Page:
OTOH if radix-tree got some compact radix trees in that would make radixtree almost redundant. That is trees where branchless edges are merged together, so ["apple","application"] is the tree [("appl", [("e",accept "apple"), ("ication", accept "application")])] if that makes sense.

Indeed, but unfortunately there’s an art to this, so I’ll have to spend a few hours on it.

My goal with this library is parsing as well, but my goals are far wider:

  1. Since the default strategy in parsing is evaluating the radix tree at runtime, spine-lazy trees can be used to skip evaluation of the spine on unused optional keys;

  2. If all the keys are known at compilation time, you can precompile a spine-strict tree (hence why I added the .TH modules to each data structure). If only some are known, you can precompile a spine-lazy tree and only add the unknowns at runtime.

This library is proof that both of these goals are achievable in Haskell. However to utilize this power properly we’ll also need better parsing libraries (see my quirky prototype of json) and lazier underlying parsers (see the incomplete PR in binary).

The issue here is that Haskell data structures are persistent, so any “compacting” you do will directly result in more copying on operations that are now more complex, and therefore higher space usage if you’re sharing a lot of nodes. If memory is a massive concern for your use-case then you should look into an [ephemeral] adaptive radix tree implementation in C/C++/Rust, and then deal with all the restrictions that come from using that.

A possible middle ground here would be making a specialized compressed radix tree that only supports lookups and using that for the precompilated scenario. (though I imagine the actual performance gains from that are going to be meager)

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@BurningWitness thanks for updating README, much clearer now.

I whipped up a quick benchmark against the previous version of the package, but the results are somewhat off. Am I missing some important pragmas / patterns? The source code is at GitHub - Bodigrim/radix-tree at benchmarks. We take a listing of GHC sources (~5000 files), create a radix tree and then lookup every key in it. On my machine numbers are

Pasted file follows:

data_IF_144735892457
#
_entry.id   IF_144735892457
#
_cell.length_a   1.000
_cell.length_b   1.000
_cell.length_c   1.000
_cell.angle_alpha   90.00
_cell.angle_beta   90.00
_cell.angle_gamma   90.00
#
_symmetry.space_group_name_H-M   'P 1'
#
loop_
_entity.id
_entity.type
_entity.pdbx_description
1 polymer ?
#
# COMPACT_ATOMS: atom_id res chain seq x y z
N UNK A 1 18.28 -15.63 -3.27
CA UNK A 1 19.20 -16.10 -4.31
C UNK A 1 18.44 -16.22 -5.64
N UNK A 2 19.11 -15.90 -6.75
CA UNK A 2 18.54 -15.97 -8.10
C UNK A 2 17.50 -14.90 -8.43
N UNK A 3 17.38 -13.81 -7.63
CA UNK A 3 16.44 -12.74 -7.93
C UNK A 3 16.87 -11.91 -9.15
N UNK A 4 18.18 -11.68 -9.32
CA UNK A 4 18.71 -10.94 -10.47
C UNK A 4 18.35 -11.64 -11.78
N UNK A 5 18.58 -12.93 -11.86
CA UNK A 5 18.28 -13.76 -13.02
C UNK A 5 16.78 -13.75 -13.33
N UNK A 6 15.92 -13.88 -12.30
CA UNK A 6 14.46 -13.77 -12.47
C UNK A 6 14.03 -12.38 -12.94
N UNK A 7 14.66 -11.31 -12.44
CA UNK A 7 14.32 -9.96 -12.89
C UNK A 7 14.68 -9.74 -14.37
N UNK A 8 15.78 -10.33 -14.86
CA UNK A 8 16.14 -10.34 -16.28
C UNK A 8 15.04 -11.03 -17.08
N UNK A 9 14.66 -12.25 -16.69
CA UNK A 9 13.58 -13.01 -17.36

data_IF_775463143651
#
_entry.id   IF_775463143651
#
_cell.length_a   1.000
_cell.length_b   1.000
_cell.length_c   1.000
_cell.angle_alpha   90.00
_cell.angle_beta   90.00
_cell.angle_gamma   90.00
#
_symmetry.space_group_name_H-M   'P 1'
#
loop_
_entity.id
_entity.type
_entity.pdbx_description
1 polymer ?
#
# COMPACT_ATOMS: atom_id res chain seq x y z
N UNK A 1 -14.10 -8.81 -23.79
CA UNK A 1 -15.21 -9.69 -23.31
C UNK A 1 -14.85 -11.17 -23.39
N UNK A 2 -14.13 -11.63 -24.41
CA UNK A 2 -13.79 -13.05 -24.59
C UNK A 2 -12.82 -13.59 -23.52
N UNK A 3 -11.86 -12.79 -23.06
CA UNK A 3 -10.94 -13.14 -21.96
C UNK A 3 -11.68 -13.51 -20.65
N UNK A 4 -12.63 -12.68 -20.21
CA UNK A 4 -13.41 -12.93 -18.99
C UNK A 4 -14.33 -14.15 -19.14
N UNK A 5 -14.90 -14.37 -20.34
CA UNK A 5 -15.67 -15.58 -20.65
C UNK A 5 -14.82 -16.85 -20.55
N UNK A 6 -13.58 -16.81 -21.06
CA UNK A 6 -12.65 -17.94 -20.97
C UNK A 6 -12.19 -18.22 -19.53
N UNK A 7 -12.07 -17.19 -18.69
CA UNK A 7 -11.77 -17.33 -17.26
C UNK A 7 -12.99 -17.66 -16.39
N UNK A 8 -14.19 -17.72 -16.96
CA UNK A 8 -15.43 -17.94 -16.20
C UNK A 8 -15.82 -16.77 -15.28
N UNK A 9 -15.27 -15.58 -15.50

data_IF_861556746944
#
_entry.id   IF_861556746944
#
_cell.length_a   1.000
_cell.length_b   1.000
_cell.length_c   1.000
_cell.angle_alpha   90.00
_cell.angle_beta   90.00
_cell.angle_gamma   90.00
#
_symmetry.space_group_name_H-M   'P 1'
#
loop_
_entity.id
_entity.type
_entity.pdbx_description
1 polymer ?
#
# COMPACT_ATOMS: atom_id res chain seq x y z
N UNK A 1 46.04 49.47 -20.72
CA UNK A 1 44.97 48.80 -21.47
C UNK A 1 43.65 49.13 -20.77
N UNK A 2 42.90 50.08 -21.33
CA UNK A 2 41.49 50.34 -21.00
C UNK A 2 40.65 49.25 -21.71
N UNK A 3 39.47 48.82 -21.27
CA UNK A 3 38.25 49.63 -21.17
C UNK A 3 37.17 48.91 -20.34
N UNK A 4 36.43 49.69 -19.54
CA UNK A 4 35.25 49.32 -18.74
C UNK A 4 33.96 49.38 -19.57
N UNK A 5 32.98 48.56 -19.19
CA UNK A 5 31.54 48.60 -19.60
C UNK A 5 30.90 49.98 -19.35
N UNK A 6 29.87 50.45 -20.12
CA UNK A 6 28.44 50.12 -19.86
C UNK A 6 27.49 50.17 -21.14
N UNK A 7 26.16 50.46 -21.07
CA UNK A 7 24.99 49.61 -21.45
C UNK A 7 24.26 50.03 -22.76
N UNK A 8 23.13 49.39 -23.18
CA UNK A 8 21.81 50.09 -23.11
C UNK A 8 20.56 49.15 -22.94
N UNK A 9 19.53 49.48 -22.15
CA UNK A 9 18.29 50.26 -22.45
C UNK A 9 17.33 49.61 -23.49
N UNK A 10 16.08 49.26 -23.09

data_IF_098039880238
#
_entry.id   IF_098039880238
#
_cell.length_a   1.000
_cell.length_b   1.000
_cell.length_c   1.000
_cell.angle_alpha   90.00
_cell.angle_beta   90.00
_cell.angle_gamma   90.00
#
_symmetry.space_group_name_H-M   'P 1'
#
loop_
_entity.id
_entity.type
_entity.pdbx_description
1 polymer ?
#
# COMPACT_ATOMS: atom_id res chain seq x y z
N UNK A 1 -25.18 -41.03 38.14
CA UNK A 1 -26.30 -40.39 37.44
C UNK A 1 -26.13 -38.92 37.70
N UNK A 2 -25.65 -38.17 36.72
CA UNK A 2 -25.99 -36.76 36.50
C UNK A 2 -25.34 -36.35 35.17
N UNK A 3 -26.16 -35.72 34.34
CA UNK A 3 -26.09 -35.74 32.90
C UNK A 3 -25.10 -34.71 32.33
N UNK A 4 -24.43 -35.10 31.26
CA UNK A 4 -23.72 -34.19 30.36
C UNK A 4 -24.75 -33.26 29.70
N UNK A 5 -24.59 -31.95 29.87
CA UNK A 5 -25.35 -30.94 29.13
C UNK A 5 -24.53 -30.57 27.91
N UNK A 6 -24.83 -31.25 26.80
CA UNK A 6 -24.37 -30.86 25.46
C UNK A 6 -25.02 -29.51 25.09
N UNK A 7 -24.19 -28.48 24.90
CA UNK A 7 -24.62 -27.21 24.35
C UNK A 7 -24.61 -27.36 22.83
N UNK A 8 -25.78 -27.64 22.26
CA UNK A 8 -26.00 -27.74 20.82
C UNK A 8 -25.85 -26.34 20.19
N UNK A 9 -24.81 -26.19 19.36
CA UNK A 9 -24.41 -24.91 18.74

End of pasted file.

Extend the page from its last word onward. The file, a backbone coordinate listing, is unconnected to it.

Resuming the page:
603  μs ±  28 μs
  2.31 ms ± 221 μs

It feels expensive to lookup for Feed, which presumably emits byte by byte, but I cannot find any other way to do it.

See the “Inlining” section at the top of the module.

Hence you’re looking for

  (\acc k -> acc + New.find 0 (New.feedShortByteString k) newRadixTree)

Thanks, that’s better, but still slower than the previous implementation:

  Old: OK
    602  μs ±  54 μs
  New: OK
    1.27 ms ± 108 μs

Okay, I forgot to put strictness annotations (three bang patterns in each function), so the changes on my machine look like

  Old/fromList: OK
    5.54 ms ± 226 μs   ->   5.58 ms ± 228 μs
  New/fromList: OK
    4.93 ms ± 224 μs   ->   3.27 ms ± 290 μs
  Old/lookups:  OK
    869  μs ±  61 μs   ->   868  μs ±  49 μs
  New/lookups:  OK
    2.31 ms ± 208 μs   ->   693  μs ±  43 μs

I’ll apply this to all relevant functions and ship later today.

See the tighter-loops branch for the updated version.

On my machine the tighter-loops branch runs just a bit slower than the old implementation:

  Old: OK
    600  μs ± 7.2 μs
  New: OK
    651  μs ± 9.5 μs

Now if I make common prefixes 10x longer, the difference gets more pronounced:

  Old: OK
    1.99 ms ±  29 μs
  New: OK
    3.12 ms ±  23 μs

I think it is very challenging to beat memcmp with a bytewise loop. Would it be possible to provide
lookupBA :: ByteArray -> RadixTree a -> Maybe a? Or, if it fits better with the rest of the API, lookupBuild :: Build -> RadixTree a -> Maybe a?..

If you feel the need to squeeze out every last drop of performance, consider importing the relevant .Unsafe module and building a function yourself. The PVP applies to .Unsafe modules, since I never claimed otherwise.

I’m against adding any functions that duplicate existing functionality, so “30% faster in 30% of the cases” is not a compelling reason in my view.

Also consider the fact that you can gain performance in other places: you can precompile trees, perform chunked lookups and even use lazy trees. Unless you have an actual industrial use-case, I doubt this will be a bottleneck.